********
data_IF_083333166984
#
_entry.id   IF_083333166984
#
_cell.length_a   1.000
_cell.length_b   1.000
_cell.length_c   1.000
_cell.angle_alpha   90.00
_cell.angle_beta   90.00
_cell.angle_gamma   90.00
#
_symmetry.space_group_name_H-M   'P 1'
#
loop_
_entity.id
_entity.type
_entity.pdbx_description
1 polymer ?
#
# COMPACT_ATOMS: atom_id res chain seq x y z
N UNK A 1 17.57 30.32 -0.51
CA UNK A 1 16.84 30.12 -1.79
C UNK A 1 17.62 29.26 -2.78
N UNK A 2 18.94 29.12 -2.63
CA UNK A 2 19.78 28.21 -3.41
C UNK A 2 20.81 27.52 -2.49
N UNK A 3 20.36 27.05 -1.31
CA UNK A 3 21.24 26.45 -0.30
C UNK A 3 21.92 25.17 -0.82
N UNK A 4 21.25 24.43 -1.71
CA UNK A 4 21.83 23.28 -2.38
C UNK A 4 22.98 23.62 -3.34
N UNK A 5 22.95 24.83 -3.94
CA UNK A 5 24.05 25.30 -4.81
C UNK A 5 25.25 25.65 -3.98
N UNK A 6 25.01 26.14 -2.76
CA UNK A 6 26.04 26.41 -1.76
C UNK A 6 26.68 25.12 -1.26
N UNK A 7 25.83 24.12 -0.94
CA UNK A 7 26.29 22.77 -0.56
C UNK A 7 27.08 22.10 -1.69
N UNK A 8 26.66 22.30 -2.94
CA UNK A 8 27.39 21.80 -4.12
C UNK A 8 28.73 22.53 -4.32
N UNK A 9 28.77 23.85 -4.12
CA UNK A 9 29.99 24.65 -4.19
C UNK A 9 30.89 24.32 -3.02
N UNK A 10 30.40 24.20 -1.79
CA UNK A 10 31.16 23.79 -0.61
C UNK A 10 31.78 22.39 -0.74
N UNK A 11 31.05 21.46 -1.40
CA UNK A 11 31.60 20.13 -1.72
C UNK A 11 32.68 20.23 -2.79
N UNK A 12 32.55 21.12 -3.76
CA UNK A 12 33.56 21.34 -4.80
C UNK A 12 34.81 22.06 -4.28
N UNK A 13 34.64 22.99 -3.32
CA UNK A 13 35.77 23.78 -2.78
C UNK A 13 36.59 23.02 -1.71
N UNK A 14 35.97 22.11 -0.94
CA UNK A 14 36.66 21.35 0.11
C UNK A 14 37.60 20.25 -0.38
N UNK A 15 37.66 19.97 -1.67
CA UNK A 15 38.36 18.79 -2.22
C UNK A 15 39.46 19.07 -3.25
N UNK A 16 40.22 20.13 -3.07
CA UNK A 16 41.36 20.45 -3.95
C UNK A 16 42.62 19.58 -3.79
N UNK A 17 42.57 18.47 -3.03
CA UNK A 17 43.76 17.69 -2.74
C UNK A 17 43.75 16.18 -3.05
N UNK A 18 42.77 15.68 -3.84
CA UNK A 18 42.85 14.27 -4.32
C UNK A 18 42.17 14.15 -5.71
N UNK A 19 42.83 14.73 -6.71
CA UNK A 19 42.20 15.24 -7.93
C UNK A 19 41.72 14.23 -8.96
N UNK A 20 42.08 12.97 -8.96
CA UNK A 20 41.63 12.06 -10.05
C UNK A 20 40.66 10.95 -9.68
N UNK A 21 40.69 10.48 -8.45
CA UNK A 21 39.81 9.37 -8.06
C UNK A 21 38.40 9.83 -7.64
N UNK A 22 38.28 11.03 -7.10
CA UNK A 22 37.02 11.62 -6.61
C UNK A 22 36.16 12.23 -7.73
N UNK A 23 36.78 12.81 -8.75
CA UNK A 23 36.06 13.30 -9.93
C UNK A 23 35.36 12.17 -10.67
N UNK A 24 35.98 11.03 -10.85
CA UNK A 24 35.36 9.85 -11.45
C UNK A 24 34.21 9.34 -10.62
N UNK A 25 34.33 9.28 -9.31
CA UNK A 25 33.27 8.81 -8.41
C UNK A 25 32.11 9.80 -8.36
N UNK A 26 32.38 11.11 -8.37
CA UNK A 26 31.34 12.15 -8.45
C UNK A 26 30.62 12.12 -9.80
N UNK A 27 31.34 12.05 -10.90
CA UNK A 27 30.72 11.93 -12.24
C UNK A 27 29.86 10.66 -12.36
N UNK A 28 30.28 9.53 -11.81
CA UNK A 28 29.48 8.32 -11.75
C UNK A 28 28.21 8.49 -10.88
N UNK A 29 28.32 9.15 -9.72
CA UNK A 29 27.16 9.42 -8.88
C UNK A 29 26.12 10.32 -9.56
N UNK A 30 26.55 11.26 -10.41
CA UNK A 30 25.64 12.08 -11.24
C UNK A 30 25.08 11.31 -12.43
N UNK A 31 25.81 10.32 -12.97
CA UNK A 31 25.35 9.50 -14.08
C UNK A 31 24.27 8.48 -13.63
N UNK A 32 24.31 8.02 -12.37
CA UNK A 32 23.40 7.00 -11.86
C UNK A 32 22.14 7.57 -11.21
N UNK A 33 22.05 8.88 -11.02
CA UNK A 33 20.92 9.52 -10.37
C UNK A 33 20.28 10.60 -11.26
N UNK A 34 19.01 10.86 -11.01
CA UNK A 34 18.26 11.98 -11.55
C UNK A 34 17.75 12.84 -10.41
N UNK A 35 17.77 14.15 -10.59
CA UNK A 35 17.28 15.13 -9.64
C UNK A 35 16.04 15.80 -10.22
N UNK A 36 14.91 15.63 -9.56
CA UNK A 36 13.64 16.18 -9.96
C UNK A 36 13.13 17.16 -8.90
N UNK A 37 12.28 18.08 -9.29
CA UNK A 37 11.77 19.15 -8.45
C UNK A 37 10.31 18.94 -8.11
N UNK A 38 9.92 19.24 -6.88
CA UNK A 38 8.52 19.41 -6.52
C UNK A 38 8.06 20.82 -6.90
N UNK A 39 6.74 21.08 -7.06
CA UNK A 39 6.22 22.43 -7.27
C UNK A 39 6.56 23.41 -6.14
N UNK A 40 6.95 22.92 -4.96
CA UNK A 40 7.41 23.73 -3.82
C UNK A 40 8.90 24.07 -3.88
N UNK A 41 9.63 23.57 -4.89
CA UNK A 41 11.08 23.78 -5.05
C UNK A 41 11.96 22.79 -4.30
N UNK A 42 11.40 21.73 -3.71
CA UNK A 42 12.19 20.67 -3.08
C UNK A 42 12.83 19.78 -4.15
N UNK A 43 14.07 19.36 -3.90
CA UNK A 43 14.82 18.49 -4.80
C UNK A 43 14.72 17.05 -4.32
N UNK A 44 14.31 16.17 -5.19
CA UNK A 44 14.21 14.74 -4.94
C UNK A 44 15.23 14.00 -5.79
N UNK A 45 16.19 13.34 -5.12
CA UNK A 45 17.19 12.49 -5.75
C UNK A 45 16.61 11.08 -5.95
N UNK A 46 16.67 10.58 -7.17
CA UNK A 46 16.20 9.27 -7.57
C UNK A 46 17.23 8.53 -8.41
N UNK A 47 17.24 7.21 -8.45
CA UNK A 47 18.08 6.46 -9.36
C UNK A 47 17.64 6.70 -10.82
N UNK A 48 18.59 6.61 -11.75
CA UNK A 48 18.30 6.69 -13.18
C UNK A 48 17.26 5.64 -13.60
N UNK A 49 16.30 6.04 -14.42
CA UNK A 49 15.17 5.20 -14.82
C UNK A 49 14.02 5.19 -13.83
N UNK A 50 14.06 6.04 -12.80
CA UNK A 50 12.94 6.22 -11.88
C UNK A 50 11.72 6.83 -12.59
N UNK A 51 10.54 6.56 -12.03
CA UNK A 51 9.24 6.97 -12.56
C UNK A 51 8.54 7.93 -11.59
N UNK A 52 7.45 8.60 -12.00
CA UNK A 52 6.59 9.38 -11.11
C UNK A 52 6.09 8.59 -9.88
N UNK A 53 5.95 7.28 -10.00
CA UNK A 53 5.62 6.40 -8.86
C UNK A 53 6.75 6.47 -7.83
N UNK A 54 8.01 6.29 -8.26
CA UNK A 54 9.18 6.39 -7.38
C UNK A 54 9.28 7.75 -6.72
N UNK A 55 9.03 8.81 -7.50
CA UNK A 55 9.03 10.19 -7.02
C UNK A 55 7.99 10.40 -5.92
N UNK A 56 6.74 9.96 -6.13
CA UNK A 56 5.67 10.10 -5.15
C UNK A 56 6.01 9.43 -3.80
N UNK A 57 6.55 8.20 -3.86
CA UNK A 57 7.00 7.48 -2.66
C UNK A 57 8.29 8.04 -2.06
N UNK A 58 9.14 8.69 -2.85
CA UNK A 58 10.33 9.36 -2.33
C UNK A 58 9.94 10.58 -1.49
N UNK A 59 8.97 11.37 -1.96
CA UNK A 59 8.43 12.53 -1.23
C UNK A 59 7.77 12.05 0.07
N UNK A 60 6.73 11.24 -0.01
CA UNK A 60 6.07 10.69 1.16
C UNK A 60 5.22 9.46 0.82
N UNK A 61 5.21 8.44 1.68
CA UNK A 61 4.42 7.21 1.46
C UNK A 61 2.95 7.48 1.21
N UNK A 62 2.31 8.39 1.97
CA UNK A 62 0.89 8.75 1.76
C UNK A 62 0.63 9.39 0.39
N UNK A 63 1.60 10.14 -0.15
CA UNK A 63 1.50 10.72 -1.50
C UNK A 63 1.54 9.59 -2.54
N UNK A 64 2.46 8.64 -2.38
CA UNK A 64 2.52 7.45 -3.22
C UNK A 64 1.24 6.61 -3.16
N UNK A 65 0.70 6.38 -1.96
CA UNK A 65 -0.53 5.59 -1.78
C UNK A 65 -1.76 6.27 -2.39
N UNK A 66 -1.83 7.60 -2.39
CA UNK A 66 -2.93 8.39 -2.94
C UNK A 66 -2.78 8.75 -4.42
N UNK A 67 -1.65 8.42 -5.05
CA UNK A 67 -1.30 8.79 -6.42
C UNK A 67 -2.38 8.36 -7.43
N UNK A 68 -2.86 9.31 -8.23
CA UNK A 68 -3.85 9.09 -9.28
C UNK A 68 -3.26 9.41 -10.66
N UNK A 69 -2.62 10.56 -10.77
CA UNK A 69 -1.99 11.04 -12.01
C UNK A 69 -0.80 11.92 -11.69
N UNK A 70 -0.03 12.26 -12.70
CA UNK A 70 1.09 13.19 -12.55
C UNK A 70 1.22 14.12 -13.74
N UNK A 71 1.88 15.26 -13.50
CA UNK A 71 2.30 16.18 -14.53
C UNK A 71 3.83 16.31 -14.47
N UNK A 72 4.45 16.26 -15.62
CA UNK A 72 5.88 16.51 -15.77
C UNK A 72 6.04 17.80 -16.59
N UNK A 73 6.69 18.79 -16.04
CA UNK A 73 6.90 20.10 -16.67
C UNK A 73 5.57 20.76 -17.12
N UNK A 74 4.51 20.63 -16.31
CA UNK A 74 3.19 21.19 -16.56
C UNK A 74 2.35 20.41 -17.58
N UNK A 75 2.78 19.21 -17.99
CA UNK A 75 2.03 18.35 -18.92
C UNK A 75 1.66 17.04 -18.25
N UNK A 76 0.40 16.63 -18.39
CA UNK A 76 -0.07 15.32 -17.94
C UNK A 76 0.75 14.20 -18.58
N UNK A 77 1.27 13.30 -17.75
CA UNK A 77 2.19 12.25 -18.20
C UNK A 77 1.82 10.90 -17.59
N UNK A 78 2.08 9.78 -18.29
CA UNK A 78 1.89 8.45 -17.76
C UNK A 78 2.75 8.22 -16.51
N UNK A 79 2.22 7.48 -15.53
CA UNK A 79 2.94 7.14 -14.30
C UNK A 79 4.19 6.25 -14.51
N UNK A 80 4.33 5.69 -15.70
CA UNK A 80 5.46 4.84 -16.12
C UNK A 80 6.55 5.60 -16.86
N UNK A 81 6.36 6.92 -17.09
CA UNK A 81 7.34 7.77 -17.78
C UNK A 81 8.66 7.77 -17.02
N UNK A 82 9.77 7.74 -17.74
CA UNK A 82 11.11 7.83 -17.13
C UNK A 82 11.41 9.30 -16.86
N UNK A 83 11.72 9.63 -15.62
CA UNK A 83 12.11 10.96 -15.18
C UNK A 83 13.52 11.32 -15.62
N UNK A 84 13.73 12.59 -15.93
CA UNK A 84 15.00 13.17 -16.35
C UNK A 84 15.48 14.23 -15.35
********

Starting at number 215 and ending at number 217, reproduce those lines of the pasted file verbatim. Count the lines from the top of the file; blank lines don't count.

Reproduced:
C UNK A 65 -1.76 6.27 -2.39
N UNK A 66 -1.83 7.60 -2.39
CA UNK A 66 -2.93 8.39 -2.94